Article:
About a week ago, my first Twitter message (or “Tweet”) read as follows: “I’ve caved and joined Twitter.”
I had been reluctant to join Twitter, a service that allows you to broadcast short messages to your circle of friends and to “follow” them. I’m already spending time with this blog and Facebook, not to mention old-fashioned e-mail.
But I figure Twitter is here, so why not use it? So far, I like its simplicity and brevity, characteristics epitomized in its the 140-character limit for each message. And I haven’t been bombarded with “25 things” requests that have consumed Facebook lately.
As a way to deliver news, Twitter reminds me of my days on the wire desk when The Associated Press would send news alerts. These would just be a sentence or two about breaking news, with a full story to follow later. Twitter messages from people and organizations that I follow are like that, with a mix of personal updates along with what journalists would describe as news.
I’m not so sure of Twitter’s usefulness as a way to follow a complicated event for a longer period. During the attacks in Mumbai, people in the city posted updates to Twitter. Reading that feed would be like listening to a police scanner: somewhat informative, but fragmentary. It takes a writer and editor to put all of those fragments into a coherent story.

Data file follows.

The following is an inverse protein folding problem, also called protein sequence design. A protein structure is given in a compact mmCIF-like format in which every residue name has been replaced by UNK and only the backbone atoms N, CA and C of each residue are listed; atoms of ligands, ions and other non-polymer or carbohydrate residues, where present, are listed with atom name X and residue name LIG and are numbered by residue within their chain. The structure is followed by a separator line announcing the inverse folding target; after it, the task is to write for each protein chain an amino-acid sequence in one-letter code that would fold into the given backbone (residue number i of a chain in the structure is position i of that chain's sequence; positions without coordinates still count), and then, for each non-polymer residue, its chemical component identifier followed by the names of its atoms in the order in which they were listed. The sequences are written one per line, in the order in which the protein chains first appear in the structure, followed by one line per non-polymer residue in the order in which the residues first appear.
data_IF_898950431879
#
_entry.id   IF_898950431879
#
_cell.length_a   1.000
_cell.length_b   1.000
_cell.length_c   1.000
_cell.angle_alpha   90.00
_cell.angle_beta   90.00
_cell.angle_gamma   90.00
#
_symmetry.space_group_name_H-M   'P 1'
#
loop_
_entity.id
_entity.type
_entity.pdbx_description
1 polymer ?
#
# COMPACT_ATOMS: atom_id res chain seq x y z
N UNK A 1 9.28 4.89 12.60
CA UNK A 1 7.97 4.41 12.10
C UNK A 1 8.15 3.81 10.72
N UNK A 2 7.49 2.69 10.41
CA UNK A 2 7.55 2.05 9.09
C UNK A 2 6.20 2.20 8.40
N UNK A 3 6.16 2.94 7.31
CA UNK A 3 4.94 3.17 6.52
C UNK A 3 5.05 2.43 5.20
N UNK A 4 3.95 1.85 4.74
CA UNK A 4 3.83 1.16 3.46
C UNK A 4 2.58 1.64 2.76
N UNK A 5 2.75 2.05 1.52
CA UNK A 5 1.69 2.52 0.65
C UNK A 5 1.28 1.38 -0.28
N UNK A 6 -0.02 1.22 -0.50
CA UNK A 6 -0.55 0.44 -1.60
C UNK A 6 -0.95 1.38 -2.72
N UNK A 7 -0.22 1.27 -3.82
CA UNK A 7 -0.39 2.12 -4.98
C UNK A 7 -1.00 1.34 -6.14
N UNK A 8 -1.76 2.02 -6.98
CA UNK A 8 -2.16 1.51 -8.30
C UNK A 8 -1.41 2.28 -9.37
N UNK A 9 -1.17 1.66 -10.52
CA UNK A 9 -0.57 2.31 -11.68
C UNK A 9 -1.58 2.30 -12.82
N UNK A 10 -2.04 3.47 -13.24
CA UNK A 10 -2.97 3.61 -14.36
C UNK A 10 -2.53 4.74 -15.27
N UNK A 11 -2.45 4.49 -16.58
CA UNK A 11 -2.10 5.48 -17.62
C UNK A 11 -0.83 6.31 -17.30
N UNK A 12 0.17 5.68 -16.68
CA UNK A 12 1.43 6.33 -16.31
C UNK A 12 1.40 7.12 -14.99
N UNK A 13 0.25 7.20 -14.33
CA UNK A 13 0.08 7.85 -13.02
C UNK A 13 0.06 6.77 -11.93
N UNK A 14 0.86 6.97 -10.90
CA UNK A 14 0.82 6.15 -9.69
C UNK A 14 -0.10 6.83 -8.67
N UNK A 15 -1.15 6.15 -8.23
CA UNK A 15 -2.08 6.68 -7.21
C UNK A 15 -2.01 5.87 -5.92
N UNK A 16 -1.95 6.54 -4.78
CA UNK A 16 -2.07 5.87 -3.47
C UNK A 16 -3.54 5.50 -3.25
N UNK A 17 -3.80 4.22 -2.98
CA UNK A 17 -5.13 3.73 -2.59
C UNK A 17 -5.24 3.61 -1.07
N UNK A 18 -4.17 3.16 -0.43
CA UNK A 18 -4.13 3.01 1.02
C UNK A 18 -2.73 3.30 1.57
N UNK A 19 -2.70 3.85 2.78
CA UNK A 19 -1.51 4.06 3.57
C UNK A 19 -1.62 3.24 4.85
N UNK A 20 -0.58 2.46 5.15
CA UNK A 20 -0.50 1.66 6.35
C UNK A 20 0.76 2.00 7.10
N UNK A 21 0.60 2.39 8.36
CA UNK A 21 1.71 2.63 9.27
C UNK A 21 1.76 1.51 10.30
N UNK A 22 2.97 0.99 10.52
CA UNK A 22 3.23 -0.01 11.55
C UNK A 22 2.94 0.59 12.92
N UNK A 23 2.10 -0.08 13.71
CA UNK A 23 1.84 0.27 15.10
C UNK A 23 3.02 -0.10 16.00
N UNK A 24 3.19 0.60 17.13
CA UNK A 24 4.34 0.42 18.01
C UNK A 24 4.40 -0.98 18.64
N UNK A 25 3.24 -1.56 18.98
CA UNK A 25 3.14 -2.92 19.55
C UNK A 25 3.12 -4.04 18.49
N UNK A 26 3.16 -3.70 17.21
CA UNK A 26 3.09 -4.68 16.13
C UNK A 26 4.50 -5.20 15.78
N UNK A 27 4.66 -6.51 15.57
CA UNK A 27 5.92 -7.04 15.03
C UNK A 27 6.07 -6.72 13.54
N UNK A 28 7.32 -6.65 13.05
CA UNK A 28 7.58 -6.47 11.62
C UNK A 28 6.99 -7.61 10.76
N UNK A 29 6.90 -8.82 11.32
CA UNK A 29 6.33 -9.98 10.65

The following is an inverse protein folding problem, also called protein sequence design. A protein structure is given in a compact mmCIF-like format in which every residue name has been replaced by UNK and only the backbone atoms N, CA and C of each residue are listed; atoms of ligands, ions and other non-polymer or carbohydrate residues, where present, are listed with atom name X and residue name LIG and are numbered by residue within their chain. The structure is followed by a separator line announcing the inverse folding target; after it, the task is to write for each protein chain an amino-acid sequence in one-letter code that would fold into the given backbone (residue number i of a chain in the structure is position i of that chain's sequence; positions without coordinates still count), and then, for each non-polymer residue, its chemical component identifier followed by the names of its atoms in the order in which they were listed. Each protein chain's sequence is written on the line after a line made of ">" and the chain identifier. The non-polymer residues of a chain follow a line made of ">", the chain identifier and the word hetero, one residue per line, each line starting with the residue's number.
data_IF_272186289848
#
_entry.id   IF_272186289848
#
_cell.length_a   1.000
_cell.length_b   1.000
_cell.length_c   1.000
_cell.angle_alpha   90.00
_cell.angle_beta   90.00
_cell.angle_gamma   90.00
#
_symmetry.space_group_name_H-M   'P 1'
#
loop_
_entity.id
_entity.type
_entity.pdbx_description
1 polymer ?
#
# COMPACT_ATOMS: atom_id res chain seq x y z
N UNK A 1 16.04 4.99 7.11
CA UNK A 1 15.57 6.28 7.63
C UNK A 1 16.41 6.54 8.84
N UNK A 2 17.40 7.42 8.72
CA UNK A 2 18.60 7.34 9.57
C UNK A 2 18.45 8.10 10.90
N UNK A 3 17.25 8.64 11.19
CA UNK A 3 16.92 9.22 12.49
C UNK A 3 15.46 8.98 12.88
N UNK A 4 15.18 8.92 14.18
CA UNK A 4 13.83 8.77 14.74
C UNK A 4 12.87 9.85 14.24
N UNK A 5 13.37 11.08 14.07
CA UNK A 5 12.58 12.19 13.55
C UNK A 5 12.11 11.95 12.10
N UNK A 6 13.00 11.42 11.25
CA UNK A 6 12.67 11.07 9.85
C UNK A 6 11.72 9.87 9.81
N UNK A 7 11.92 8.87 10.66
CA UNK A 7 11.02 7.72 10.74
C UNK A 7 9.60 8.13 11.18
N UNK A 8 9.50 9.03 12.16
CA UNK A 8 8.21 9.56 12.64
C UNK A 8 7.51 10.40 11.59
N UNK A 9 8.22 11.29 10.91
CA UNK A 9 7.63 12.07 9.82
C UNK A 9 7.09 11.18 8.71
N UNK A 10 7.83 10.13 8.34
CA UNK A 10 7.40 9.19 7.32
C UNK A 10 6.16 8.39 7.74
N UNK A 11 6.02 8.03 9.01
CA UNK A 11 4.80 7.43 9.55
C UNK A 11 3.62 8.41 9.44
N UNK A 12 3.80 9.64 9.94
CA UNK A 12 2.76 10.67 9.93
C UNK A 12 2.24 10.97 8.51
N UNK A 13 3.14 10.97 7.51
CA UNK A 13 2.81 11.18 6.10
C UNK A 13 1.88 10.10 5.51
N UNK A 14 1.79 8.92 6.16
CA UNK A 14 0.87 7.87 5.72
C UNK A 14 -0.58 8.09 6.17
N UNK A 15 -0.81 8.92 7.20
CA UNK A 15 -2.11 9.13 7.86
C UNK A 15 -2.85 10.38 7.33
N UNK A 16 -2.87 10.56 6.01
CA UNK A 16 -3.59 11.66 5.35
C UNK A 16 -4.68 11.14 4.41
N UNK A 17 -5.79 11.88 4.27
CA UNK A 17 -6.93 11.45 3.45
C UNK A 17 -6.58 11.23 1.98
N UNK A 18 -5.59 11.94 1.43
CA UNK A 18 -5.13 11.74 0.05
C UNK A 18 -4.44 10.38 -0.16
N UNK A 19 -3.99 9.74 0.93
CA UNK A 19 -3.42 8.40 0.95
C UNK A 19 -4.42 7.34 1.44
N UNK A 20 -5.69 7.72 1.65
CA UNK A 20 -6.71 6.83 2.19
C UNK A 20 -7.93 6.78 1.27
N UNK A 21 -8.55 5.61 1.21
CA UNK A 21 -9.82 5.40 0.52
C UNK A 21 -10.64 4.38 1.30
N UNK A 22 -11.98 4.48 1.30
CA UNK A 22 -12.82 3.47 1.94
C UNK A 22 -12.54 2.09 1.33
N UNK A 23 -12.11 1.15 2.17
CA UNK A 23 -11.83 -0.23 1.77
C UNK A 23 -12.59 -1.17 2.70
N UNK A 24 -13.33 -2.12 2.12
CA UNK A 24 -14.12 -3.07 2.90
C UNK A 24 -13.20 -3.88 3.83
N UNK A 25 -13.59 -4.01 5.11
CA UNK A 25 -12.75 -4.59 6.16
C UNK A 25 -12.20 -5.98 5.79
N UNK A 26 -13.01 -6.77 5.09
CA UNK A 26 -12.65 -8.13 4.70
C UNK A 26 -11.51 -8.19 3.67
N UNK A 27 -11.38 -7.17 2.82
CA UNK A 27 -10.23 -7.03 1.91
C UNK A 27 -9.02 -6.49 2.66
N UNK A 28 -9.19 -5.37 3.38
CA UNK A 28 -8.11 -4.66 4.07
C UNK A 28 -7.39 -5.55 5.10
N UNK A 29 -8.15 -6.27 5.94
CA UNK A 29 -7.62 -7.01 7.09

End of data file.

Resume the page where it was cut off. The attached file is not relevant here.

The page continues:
A recent Webinar at NewsU offered some guidance for journalists who use Twitter. Perhaps I will try the replay of that session as I explore Twitter’s possibilities. In the meantime, you are welcome to follow me.
NOTE: An earlier version of this post mistakenly said that Twitter messages have a 140-word limit. The limit is 140 characters. I regret the error.